Rega Io

Hardware Review

Rega Io
Wednesday, June 17, 2020
integrated amplifier
Jason Kennedy

At the Bristol Show where the notion of a 2m social distance was totally unheard of Rega showed a complete vinyl replay system with a price of just £1,000. Now that might not seem all that impressive in the general scheme of things but when you consider that it is built entirely in the UK and comes from a company with a very good reputation, the full awesomeness of the deal is more obvious. The system consists of a Planar 1 turntable, the new Io integrated amplifier and the not yet in production Kyte loudspeaker, the latter being the most radical element with its phenolic resin cabinet. But the Io at £379 is a remarkable achievement for a British company given that the previous entry level amp, Brio, is £599.

The Io is a diminutive thing, smaller than a Cyrus and yet it has all that you need to build a system around it, a 30W class A/B amplifier, MM phono stage for the turntable and two line inputs for any other sources you want to add. There is even a minijack headphone socket on the front and full remote control.

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As well as being the smallest Rega amplifier it’s also the first one designed by Ashton Wagner who based the Io on the Brio but had to make changes apart from the casework to bring the price down. He said that the real differences are the power supply which is closer to that in the Brio-R, more affordable op-amps and a simpler power transformer without isolated windings, plus of course the reduction in inputs. In his words: “We really wanted to focus on giving the maximum sonic punch at the price point, which informed our decisions about what to keep in and what to leave out. A lot of the cost savings came from running the amp at a lower power level, which allowed us to use a smaller, simpler case. We also put a lot of work into figuring out how to streamline the assembly process via the design of the product”.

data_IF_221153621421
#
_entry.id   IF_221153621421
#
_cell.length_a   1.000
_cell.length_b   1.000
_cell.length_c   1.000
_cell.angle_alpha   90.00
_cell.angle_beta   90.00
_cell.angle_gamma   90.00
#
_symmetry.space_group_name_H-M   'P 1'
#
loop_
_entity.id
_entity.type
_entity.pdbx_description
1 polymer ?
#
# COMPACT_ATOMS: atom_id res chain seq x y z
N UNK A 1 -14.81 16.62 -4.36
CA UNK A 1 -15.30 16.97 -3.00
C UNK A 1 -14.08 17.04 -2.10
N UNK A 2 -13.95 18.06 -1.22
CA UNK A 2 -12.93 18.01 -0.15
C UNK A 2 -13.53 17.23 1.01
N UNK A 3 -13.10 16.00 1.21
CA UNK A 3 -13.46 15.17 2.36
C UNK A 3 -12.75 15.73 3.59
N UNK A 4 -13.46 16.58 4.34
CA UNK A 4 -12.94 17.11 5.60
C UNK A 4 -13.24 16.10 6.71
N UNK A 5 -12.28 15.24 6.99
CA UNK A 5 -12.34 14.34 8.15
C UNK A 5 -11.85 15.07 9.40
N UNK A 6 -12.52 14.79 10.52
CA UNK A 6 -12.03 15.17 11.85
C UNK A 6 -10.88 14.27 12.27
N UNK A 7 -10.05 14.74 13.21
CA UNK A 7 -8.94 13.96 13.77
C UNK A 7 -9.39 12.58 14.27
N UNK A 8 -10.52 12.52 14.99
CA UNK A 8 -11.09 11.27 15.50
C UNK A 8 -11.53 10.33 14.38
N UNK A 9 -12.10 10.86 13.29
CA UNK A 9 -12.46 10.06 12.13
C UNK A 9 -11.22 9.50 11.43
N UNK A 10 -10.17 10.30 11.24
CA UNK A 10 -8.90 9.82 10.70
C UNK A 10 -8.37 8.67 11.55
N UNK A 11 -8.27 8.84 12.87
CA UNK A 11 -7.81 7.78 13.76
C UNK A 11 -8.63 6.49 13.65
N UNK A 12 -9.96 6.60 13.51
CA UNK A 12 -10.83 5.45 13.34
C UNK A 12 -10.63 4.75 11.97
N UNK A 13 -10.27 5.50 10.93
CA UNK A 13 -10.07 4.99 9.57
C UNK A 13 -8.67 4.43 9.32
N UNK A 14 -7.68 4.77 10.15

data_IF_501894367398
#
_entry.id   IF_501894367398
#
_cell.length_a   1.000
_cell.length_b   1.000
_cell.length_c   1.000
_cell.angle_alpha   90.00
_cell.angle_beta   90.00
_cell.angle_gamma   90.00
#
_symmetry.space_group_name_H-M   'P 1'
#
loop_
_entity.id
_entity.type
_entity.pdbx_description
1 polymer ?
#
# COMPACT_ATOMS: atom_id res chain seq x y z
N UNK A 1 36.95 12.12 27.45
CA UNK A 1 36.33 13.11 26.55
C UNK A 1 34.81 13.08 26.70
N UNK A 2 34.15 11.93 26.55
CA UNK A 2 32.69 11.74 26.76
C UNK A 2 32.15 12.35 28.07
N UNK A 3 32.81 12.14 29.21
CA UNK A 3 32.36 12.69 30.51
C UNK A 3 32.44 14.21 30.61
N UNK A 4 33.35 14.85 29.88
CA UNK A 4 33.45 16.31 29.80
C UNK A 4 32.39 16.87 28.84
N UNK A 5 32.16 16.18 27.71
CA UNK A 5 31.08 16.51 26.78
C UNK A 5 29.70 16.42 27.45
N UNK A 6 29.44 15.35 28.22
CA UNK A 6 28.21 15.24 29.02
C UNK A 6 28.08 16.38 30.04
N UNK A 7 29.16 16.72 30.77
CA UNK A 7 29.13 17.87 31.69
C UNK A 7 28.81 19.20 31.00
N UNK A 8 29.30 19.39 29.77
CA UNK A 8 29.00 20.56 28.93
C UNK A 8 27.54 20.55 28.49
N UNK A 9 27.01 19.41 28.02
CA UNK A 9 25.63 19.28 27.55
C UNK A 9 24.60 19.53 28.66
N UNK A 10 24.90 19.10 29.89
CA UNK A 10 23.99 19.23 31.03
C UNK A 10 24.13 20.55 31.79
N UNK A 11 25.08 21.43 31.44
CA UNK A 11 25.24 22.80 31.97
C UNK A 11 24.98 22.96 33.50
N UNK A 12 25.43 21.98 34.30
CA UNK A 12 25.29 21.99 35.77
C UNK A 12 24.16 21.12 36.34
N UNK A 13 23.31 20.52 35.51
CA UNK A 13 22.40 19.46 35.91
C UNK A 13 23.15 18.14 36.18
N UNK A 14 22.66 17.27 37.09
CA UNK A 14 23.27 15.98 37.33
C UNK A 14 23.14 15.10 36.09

So it really is as simple and straightforward an amp as Rega can build but it doesn’t cut corners when it comes to the parts that count. The front panel controls for input selection and volume are plastic as is the surround on the fascia but the box itself is solid and nicely constructed and the inputs and terminals on the back are of a decent quality. Given that most operation will be with the remote handset the limited tactility of the on amp controls is not a big issue. The remote does pretty much everything including control other components such as Rega CD players, and with only three inputs one of which is phono it’s also easy to find the source you require.

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Sound quality
I started off by putting the Io in a system that approximates to the budget one that Rega had in Bristol, with a P2 turntable and RX3 loudspeakers on a standard rack with basic power cables and only slightly OTT Townshend Isolda speaker cable. No isolation products were used but neither were spikes, so a real world entry level system, or as near as I could rustle up. It proved very entertaining, delivering tight solid grooves, decent power and good vocal clarity, on Yussef Kamaal’s Black Focus the kick drum had plenty of impact and the snare had decent snap. Overall the Io delivers plenty of drive with control, this was made clear on the percussive electronica of Floating Points’ Les Alpx where the power and dynamics of the big blips and bumps that kick it off were good and chewy, more importantly it sounded like music and not a series of synth and sample notes, which is not always the case with this track. The bass line of Funkadelic’s Music for my Mother was thick and heavy, just the way they made it and the system delivered the essence of the track in full effect, its analogue origins being perfectly clear. It has a directness and detail level that is frankly surprising given the modest nature of the system, but all Rega systems tend to do this.